“Not Another Influencer Brand”: Diipa Büller-Khosla Gets Serious About Skincare And Championing Desi Women With Inde Wild
Influencer and model Diipa Büller-Khosla pulled from her background to start her beauty brand Inde Wild. Her mother Sangitha Khosla is an Ayurvedic doctor and dermatologist, so the 30-year-old grew up surrounded by all things skincare. She recalls, “I’d be cooking up all these beauty concoctions with mom on the kitchen counter, and then there’d be her dermatology books all over the house.”
Büller-Khosla developed acne as a teenager, which led her to diving into ingredients and products separate from her mom, sussing out what she could incorporate from her South Asian heritage and a “science angle,” she says. The merging of both worlds became the impetus for Inde Wild. Büller-Khosla points out the term “Ayurvedistry,” a combination Ayurveda and chemistry, sums up the brand. She says its products “will always have superfoods from Ayurveda, and they will have innovative conscious chemistry.”
Priced at $37 each, Inde Wild’s two inaugural products—AM Sunrise Glow Serum and PM Sunset Restore Serum—contain ingredients like ashwagandha, turmeric, saffron and bakuchiol along with niacinamide, hyaluronic acid, squalane and vitamin C. Bakuchiol has been used in Ayurveda for thousands of years. Büller-Khosla turned to the ingredient as an effective plant-based retinol alternative once she got pregnant as Inde Wild was in development. “I thought the first two products we bring out as a brand should be suitable for all—pregnant women, sensitive skin, women with acne-prone skin, all of the above,” she says. “It’s like a basic white T-shirt and jeans for your skincare that you just need to have in your wardrobe and that works with everything.”
Büller-Khosla divulges Inde Wild took two years to bring to market. AM Sunrise Glow Serum went through 43 formula changes, and PM Sunset Restore Serum went through 21. “It could have come out slightly earlier, but because we wanted to really make sure that every product we brought out was really good, I think it took the kind of timeline that it did,” says Büller-Khosla. The pandemic allowed her to dedicate time to the project. “Before the pandemic, I used to be on a flight twice a week almost and travel was a big part of the job,” she says. “The first few weeks I remember just being numb, like, ‘OK, what now? Is everything going to stop? How’s it going to work?’ But, surprisingly, it was such a silver lining to the whole thing because I had no distractions.”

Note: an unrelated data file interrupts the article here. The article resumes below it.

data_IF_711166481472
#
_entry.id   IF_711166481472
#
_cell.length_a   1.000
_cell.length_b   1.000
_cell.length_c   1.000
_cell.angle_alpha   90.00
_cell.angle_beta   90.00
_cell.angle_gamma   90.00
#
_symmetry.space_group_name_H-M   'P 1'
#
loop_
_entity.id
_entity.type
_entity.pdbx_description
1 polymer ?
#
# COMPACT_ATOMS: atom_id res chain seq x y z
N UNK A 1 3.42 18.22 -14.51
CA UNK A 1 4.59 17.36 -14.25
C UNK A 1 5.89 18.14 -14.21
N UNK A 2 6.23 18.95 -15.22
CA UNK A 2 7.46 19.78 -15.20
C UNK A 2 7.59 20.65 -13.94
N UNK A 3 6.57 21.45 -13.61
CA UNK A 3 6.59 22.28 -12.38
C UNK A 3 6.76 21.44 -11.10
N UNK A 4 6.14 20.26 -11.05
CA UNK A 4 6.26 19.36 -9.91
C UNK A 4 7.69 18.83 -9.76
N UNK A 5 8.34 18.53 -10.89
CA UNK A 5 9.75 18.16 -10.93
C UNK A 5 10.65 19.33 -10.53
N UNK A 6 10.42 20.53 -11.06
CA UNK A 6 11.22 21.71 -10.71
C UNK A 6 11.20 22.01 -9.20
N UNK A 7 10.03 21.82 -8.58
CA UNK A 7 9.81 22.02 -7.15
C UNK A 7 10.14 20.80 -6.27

Along with her mother, who Büller-Khosla counts as a muse for the brand, Inde Wild assembled an expert board of four women, ranging from Heleen Kibbelaar, a doctoral student studying skin and hair, to Nidhi Pandya, a third-generation Ayurvedic practitioner, to look at the products through different lenses. “These women come up with the innovative formulations and they come together to basically bring out the best of each product.” Büller-Khosla also partnered with an incubator to help manufacture the brand. The incubator declined to be named, according to reporting by the publication Glossy.
Büller-Khosla tapped her 1.5 million followers to gather insight for Inde Wild. “We’ve done over 13 focus groups and four surveys, and the surveys were sometimes answered by between 6,000 to 12,000 participants, all from my Instagram followers,” she details. “We really make them part of the journey, and I wanted it to be something that they wanted and that they found lacking in the industry. So, we asked them questions: What are your skincare concerns? What are the products that you still don’t have that meet your skincare concerns? What is your age? What is your skin type?”
Büller-Khosla describes her followers as mostly “modern South Asian women” in the United States, Canada, India and the United Kingdom between the age of 18 and 40. They’re the target audience for Inde Wild. “We really want this brand to champion our culture and champion Desi women and really champion brown skin to the forefront,” says Büller-Khosla, adding, “But, of course, everyone can use it, too.”
Büller-Khosla plans on tapping into other South Asian influencers to get the word out about the brand, a network she points out has grown tremendously over the last few years. “It’s been incredible to see so many South Asian influencers come up in the last few years because, when I started being an influencer, I think I was one of two or one of three in the entire world,” she says.
As an influencer, consumer and now brand founder, Büller-Khosla has been on multiple sides of the beauty industry. From an entrepreneurial standpoint, she appreciates how hard it is to build something really good. One of her biggest learnings relates to raising funds. She used around $400,000 of her own money and raised $1.4 million to start Inde Wild from angel investors. “It was a very interesting journey because you don’t see many female-led businesses do that,” she says. “So, having to do that for the first time as a female-led business was very rewarding and very, very educational. I felt like, at the end of the raising round, I’d done an MBA for free because I learned so much from it.”
Branching out from skincare, there are already a couple of Inde Wild haircare products in the pipeline along with a sun care product. Reflecting on the brand’s mission, Büller-Khosla wants to do for South Asian beauty what Tatcha has done for Japanese beauty. “I am an influencer, but I definitely wanted this brand to be not another influencer brand, you know?” she says. “So, whether it is from the point of just the brand messaging or the mission of the brand to the ingredients to the packaging, every aspect of the brand is very well thought through.”
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